Ellis v. WSI

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Justia Opinion Summary

Workforce Safety and Insurance (WSI) appealed a district court judgment reversing an Administrative Law Judge's (ALJ) confirmation of a prior order of WSI. In 2014, Ellis began receiving partial disability benefits. In 2016, Ellis underwent a functional capacity assessment and further review by WSI. WSI determined Ellis continued to be eligible to receive partial disability benefits, but at a reduced amount. WSI ordered his partial disability benefits be reduced by the greater of his actual wages or his retained earning capacity as had been determined by WSI. Ellis appealed the WSI order, triggering review by the ALJ. WSI contended the district court lacked subject matter jurisdiction over Ellis’ appeal of the ALJ’s decision because his appeal to the district court was untimely. The North Dakota Supreme Court found the district court lacked subject matter jurisdiction because Ellis failed to timely file his appeal of the ALJ's decision. The Court therefore ordered the district court judgment vacated, and reinstated the decision of the ALJ.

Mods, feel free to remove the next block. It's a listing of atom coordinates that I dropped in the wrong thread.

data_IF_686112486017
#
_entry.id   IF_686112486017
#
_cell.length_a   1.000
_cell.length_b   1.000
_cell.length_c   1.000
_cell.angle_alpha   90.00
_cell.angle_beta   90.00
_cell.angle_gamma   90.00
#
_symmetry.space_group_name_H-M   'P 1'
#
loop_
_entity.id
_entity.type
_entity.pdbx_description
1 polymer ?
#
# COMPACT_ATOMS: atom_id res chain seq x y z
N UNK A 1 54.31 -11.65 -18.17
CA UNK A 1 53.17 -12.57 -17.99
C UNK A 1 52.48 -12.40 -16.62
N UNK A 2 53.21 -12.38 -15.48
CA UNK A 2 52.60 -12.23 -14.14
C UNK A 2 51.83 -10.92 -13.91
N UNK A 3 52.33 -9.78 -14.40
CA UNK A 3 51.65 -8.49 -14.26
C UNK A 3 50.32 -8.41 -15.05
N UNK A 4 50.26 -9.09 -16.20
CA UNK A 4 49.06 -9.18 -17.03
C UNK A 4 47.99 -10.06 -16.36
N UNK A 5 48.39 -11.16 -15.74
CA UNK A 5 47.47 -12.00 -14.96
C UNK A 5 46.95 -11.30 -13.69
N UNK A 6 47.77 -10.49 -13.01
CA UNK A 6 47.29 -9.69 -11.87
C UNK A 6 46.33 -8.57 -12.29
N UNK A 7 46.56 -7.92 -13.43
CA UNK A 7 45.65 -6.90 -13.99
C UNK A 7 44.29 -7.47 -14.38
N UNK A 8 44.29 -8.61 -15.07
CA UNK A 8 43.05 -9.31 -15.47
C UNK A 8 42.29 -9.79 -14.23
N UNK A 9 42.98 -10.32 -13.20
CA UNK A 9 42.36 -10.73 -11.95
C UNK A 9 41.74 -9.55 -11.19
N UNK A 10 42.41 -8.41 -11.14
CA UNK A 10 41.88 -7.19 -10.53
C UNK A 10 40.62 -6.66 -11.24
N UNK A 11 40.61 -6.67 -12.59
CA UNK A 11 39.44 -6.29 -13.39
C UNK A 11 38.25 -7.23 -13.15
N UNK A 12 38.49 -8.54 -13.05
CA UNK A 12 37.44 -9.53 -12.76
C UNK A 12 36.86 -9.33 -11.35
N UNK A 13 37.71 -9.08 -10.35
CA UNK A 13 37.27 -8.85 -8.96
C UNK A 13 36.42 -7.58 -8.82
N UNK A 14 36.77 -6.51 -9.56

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Filed 1/23/2020 by Clerk of Supreme Court IN THE SUPREME COURT STATE OF NORTH DAKOTA 2020 ND 14 Albert Ellis, Appellee v. North Dakota Workforce Safety and Insurance, Appellant No. 20190252 Appeal from the District Court of McIntosh County, Southeast Judicial District, the Honorable Daniel D. Narum, Judge. JUDGMENT VACATED. Opinion of the Court by Jensen, Chief Justice. Mary E. Depuydt, Wishek, ND, for appellee. Jacqueline S. Anderson, Fargo, ND, for appellant. Ellis v. WSI No. 20190252 Jensen, Chief Justice. [¶1] Workforce Safety and Insurance (WSI) appeals from a district court judgment reversing a decision of an Administrative Law Judge (ALJ) confirming a prior order of WSI. WSI contends the district court lacked subject matter jurisdiction over Ellis’ appeal of the ALJ’s decision because his appeal to the district court was untimely. We conclude the district court lacked subject matter jurisdiction because Ellis failed to timely file his appeal from the decision of the ALJ, we order the judgment of the district court be vacated, and we reinstate the decision of the ALJ. I [¶2] In 2014, Ellis began receiving partial disability benefits. In 2016, Ellis underwent a functional capacity assessment and further review by WSI. WSI determined Ellis continued to be eligible to receive partial disability benefits, but at a reduced amount. WSI ordered his partial disability benefits be reduced by the greater of his actual wages or his retained earning capacity as had been determined by WSI. [¶3] Ellis appealed the WSI order, triggering review by the ALJ. Ellis challenged the determination of his retained earning capacity. Following an evidentiary hearing, the ALJ confirmed WSI’s order reducing Ellis’ partial disability benefits. Notice of the ALJ’s decision was sent to Ellis by regular mail on July 10, 2018. Ellis’ notice of appeal from the ALJ’s decision was filed in the district court on August 13, 2018, more than thirty days after the mailing of the notice of the ALJ’s decision. [¶4] WSI moved to dismiss Ellis’ appeal asserting the untimely filing of the appeal with the district court prevented the district court from having subject matter jurisdiction. The district court denied WSI’s motion. WSI filed a petition for a supervisory writ seeking a determination on whether the district court had subject matter jurisdiction over Ellis’ appeal. In an unpublished order, this Court denied the petition and declined to address the issue raised 1 in WSI’s petition prior to a final order or judgment in the district court. The district court subsequently reversed the decision of the ALJ and reinstated Ellis’ partial disability benefits without the reduction ordered by WSI. WSI timely appealed the decision of the district court. [¶5] WSI asserts the district court lacked subject matter jurisdiction to hear an appeal from the decision of the ALJ because Ellis failed to file his notice of appeal with the district court within thirty days of the notice of the ALJ’s decision. Ellis asserts our denial of WSI’s petition for a supervisory writ was a determination by this Court that the district court had subject matter jurisdiction. Ellis also contends the thirty day period for filing the appeal should begin upon his receipt of the notice, and, if so, his notice of appeal was timely filed. Alternatively, Ellis argues N.D.R.Civ.P. 6(e)(1) should apply to allow an additional three days for filing the appeal because service of the notice of the ALJ’s decision was made by mail, and, if so, his notice of appeal was timely filed. II [¶6] Ellis argues our unpublished order denying WSI’s petition for a supervisory writ to resolve the issue of subject matter jurisdiction was a determination the district court had subject matter jurisdiction. We generally decline to exercise this Court’s supervisory authority over a district court to resolve an issue that can be raised as part of a subsequent appeal. Trinity Hosps. v. Mattson, 2006 ND 231, ¶¶ 6-8, 723 N.W.2d 684. In denying WSI’s petition to exercise our supervisory authority we did not resolve the substantive issue raised in the petition and we consider the issue now on appeal from the final judgment of the district court. III [¶7] An appeal to a district court from a posthearing administrative order is governed by N.D.C.C. ch. 65-10 and N.D.C.C. ch. 28-32. N.D.C.C. §§ 65-0116(9), 65-10-01. An appeal from a final administrative decision to the district court must be taken within thirty days after notice of the appealable order has been given. N.D.C.C. § 28-32-42(1). “An appeal shall be taken by serving a 2 notice of appeal . . . and by filing the notice of appeal . . . with the clerk of the district court to which the appeal is taken.” N.D.C.C. § 28-32-42(4). Failure to satisfy the statutory requirements for initiating an appeal to the district court from an administrative decision prevents the district court from obtaining subject matter jurisdiction over the appeal. Benson v. Workforce Safety & Ins., 2003 ND 193, ¶ 6, 672 N.W.2d 640. “When jurisdictional facts are not disputed, the issue of subject matter jurisdiction is a question of law, which we review de novo.” In re Estate of Vaage, 2016 ND 32, ¶ 14, 875 N.W.2d 527. IV [¶8] Ellis argues the thirty day period for filing his notice of appeal should begin to run from the date he actually received the notice of the ALJ’s decision. The thirty day appeal period begins after notice of the order has been given as required by N.D.C.C. § 28-32-39. N.D.C.C. § 28-32-42(1). Section 28-32-39 requires the agency to serve the order “in the manner allowed for service under the North Dakota Rules of Civil Procedure.” N.D.C.C. § 28-32-39(2). Serving the ALJ’s order by mail is an allowable manner for service under Rule 5. N.D.R.Civ.P. 5 (b)(3)(C). When the ALJ mailed the order to Ellis on July 10, 2018, service was completed and the thirty day appeal period began. We decline to extend the time for appeal to when Ellis actually received the notice of the ALJ’s decision. V [¶9] Ellis argues the time for filing the appeal was extended by N.D.R.Civ.P. 6(e)(1) which allows an additional three days for the performance of an act when service was made by mail. This Court has held the rules of civil procedure only apply when they are consistent with applicable statutes. Lewis v. N.D. Workers Comp. Bureau, 2000 ND 77, ¶ 7, 609 N.W.2d 445. While we have not previously considered whether the time for filing an administrative appeal can be extended by Rule 6(e)(1), we have previously declined to extend the time for filing the appeal by applying other procedural rules. Basin Elec. Power Coop. v. N.D. Workers Comp. Bureau, 541 N.W.2d 685, 690 (N.D. 1996) (declining to extend the thirty day appeal period by applying Rule 6(b), which authorizes the court to enlarge the time within which an act is to be done); 3 Benson v. Workforce Safety & Ins., 2003 ND 193, ¶ 9, 672 N.W.2d 640 (declining to extend the thirty day appeal period by applying N.D.R.App.P. 4(a)(4), which extends the time to act under Rule 6(a) when service of notice of entry of judgment is by mail under Rule 5). [¶10] The legislature has set the time for an appeal to the district court at thirty days from the date notice of the order has been given as required by N.D.C.C. § 28-32-39, including service by mail. Consistent with our prior decisions in Basin Elec. Power Coop., declining to extend the time to file an appeal through the application of N.D.R.Civ.P. 6(b), and Benson, declining to extend the time to file an appeal through the application of N.D.R.App.P. 4(a)(4), we decline to extend the time to appeal through the application of N.D.R.Civ.P. 6(e)(1). VI [¶11] Ellis filed his notice of appeal from the decision of the ALJ more than thirty days of the mailing of the July 10, 2018, notice of the decision, the appeal was untimely, and the district court lacked subject matter jurisdiction over his appeal. We decline to hold the thirty day appeal period began from Ellis’ actual receipt of the notice of the ALJ’s decision and decline to apply N.D.R.Civ.P. 6(e) to extend the time to file the appeal. Because the district court lacked subject matter jurisdiction, we order the judgment be vacated, and we reinstate the decision of the ALJ. [¶12] Jon J. Jensen, C.J. Gerald W. VandeWalle Daniel J. Crothers Lisa Fair McEvers Jerod E. Tufte 4